Who would have thought? Oh the unknowns. The uncertainties. There are simply things one cannot foresee. Inasmuch as one may prepare and preempt, there are human limits to what may be.
Whether Murphy’s Law holds true to any extent, I believe people, in general, want to avoid the sense of punishment. Regardless, for progress to happen, it seems failures and setbacks are unavoidable. That brings my musing to the other end of the spectrum…
Extremity of “Must Fail”
I have heard of the sayings
“Fail many; fail fast; grow stronger.”Unknown
“What does not kill you makes you stronger.”Friedrich Nietzsche, German philosopher
Really? What is the context involved? Obviously, it is stupid to dive headlong into the unknown without assessing the risks and rewards. There must be a reason for one to even consider taking on a risk in the hope of progressing something. It can be regarding a relationship… a potential life partner, a career move, an investment decision, etc.
Does one, then, chase after failures? When is a good time to fail? When to give up? When not to give up? This brings my musing to the next thought…
Balancing Between Extremities
Analogy of See-saw
Again, at the cost of oversimplifiying the idea, the following analogy may communicate my message. Consider having two persons sitting on two ends of a see-saw. To balance the see-saw, ever-changing factors involving the weight of the two person, how far each of them sit from the fulcrum, and the length and width of the board holding them, etc, all matter. Finding a balance between the alluded extremities of “Cannot Fail” and “Must Fail” may not be a matter of finding the center. The balance may not be pivoting at the center of the See-Saw board.
Analogy of Innovation
Consider how the progress of innovation happen…
Innovation and progress sound like they go hand-in-hand, don’t they? Indeed, in the business world and scientific research-and-development world, innovation are also often asscoiated with upscale failures and imperfections. Think Thomas Edison who brought forward the adption of electricity. Think Steve Jobs who introduced the first iPhone. In fact, iPhone would not have existed if not for the failures of its many predecessors. Think Internet. Think Jeff Bezos and Amazon. Think Jack Ma and Alibaba. Think Colonel Sanders and KFC. Many of these ideas and solutions would not have been, had they not started from imperfect beginnings. I am a proponent that knowing what do not work contributes to the value of what does work.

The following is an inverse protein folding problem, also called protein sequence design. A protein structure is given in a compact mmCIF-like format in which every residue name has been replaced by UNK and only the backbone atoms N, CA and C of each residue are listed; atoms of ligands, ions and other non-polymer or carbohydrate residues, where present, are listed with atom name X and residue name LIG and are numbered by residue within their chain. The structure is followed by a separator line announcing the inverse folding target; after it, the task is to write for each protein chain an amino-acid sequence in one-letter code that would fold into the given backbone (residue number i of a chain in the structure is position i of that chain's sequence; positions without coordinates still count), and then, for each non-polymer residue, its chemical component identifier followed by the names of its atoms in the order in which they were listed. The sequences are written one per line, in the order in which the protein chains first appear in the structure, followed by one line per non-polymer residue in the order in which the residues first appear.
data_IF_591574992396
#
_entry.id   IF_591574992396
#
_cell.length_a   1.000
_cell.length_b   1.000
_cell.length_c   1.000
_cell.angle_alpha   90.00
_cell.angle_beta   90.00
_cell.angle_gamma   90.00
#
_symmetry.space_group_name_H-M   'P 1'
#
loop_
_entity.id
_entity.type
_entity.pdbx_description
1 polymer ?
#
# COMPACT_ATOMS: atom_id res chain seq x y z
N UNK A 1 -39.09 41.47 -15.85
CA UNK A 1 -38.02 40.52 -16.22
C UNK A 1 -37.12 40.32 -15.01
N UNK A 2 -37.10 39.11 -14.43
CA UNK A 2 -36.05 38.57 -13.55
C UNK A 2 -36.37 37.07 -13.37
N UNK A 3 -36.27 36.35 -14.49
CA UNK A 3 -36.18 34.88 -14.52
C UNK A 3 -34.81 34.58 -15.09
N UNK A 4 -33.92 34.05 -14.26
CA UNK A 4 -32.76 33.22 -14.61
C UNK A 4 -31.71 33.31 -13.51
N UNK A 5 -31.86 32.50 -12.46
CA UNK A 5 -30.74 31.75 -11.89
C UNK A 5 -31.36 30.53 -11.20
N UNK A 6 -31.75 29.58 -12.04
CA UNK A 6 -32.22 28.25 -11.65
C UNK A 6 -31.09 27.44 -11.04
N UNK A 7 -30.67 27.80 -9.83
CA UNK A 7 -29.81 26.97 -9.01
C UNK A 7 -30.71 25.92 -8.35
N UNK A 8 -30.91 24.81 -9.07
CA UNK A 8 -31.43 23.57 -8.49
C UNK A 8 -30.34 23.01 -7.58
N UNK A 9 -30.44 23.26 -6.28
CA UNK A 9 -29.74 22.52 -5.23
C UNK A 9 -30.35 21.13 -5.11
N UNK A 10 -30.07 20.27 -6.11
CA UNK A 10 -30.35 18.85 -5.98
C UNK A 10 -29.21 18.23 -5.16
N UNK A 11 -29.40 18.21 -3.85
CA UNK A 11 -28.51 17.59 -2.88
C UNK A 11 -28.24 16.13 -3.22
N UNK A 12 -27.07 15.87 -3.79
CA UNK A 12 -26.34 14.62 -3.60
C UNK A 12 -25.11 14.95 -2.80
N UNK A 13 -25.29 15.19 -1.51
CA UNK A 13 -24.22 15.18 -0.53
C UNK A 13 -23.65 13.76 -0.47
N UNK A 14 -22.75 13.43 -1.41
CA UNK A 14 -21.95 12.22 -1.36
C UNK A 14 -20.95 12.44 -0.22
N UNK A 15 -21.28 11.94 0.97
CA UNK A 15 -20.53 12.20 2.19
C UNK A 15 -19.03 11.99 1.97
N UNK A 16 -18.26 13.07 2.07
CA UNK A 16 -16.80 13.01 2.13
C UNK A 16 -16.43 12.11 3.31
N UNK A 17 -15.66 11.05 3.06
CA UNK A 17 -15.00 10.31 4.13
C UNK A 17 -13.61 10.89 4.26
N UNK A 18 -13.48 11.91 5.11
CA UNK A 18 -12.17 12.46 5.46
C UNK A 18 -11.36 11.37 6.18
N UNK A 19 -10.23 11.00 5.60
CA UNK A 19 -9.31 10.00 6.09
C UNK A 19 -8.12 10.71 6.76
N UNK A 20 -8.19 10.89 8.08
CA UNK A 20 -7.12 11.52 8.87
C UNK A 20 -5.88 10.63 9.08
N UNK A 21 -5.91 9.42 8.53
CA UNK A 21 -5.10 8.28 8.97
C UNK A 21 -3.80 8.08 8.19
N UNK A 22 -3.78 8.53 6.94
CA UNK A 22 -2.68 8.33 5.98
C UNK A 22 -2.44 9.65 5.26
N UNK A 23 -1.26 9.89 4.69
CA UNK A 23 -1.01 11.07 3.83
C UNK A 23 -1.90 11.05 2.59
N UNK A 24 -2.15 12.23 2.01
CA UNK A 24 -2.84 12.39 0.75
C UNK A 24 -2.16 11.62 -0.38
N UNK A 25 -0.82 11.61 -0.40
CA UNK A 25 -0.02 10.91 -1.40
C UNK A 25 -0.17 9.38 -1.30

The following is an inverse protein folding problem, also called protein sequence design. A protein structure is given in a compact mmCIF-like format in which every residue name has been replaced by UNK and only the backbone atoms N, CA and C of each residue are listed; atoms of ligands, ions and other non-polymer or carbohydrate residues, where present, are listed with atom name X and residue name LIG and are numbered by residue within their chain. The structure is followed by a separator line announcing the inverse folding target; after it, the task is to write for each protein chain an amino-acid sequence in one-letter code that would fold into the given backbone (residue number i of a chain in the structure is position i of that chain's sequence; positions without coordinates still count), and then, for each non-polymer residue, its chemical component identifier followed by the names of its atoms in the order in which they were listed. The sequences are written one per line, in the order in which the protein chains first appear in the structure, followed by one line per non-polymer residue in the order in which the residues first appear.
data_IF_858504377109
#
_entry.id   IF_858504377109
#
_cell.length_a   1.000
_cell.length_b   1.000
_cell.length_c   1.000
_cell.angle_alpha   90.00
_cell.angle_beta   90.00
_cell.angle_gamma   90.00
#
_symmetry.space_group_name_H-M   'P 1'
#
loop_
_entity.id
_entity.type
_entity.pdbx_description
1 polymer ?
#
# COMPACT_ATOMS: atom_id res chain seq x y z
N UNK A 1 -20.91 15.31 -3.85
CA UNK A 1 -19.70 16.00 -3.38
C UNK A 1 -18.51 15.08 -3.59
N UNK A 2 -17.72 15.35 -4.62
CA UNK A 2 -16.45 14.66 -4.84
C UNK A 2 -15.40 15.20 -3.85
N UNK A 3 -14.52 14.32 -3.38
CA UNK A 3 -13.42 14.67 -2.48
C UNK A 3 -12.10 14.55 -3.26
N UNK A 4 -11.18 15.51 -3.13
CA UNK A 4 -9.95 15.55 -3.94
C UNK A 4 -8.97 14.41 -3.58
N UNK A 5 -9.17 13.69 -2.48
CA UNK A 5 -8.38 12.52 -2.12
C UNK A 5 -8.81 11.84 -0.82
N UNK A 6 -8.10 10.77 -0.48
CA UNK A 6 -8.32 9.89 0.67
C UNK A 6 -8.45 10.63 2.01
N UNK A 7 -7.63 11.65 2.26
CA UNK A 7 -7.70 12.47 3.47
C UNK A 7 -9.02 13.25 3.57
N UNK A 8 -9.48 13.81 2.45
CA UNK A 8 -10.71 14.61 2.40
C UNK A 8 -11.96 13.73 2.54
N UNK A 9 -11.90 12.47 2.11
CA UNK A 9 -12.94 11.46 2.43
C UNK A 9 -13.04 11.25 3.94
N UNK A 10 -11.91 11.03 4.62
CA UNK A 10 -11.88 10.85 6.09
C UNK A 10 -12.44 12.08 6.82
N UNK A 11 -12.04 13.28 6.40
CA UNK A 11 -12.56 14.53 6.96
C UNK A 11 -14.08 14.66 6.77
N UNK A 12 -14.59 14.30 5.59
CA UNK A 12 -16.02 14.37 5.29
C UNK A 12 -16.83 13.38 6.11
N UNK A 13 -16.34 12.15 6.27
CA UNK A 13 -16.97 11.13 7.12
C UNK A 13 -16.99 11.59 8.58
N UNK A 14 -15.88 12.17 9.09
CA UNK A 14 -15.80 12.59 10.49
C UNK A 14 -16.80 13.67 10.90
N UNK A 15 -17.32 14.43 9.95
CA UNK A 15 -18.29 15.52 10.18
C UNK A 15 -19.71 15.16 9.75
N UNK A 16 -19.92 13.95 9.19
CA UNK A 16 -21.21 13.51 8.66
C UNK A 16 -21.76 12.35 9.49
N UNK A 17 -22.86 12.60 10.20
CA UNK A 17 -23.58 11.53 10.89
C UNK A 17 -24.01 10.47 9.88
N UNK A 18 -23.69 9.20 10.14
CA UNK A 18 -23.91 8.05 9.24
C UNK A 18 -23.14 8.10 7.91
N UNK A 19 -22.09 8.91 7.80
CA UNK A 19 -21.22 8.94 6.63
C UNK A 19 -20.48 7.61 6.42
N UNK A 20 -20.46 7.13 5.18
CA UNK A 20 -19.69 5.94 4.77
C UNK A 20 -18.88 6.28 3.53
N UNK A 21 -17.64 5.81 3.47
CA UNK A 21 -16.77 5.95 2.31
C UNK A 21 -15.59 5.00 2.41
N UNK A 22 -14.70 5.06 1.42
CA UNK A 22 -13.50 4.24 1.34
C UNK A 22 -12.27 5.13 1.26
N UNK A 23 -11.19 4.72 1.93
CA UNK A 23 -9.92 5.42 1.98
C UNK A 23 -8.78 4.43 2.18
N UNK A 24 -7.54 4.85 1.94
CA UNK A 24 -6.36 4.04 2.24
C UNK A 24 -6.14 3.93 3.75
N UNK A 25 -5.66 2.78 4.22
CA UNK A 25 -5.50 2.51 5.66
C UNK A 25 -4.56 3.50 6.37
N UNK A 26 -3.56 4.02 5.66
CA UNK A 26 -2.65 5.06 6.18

“I don’t have to wait until I am perfect to progress.”
Ask Better Questions
What is your “why”?
“I want to suceed at something. I failed. Why?”
“Is it better to give up or try again later? What can I do differently to reach the same goal? What must/can change?”
Perhaps it is not about stating “I cannot fail” or “I must fail”. Perhaps it is about asking better questions. Perhaps in the pursuit of your goals, better questions might involve:
“What can I afford to fail/lose?”
“What can I not afford to fail/lose?”
“How can I maximize my return and minimize my risks?”
“What is the worst that can happen if I fail?”
“So what if my progress is hindered by imperfections?”
Sometimes, you go to the changes. Sometimes, you pick the battles. You can.
If the quality of your upsides supercedes your downsides when you take up the risk of progress, what are you waiting for? Unless your downsides supercedes your upsides, what is stopping you from taking the leap of faith?
Waiting for perfection before progress is foolish.
Instead, progress towards perfection. Yes, minimize the imperfections and maxmize the progress positively.
Failure is the mother of success.Chinese Proverb
Dare to fail. Take calculated risks. Failures are excellent learning platforms. They can be your upward stumbling. If you learn from your mistakes and failures, then progress is made regardless of perfections or imperfections. If you learn to be flexible and develop your adaptibility for different situations… if you can manage your emotions to your advantage, then you are positioned for positive progressions.
In fact, creative solutions often stem from necessities. These necessities are often imperfect situations. A problem calls for a solution. The problem itself is an imperfection. An imperfection calls for a progression. A problem opens up opportunities of progression.
Identifying and assignining the level of precision to advance a progress is a skill one ought to hone and refine throughout his life.
Both perfection and progression are important. Apparently, I assume that we want both, if possible. However, they are not as straightforward. The means and the ends are not as easy as it sounds. Sometimes, it is about making do with what you have.
Back to the analogy at the beginning of this article. When I walk, there is a certan level of assumption I make. Part of it is that I can walk. Now, how I travel from Point A to Point B may vary with many factors. But I must move. I must walk. The path may not be perfect, but I can still walk. I may not walk perfectly, but I can still walk. As long as I walk, I know I will reach my destination.
Only He who is perfect can make what is perfect. He who is perfect can even make a good progress (outcome) out of what is imperfect. If you will, trust in the One who is perfect with everything imperfect in your hands. That’s faith. Now move.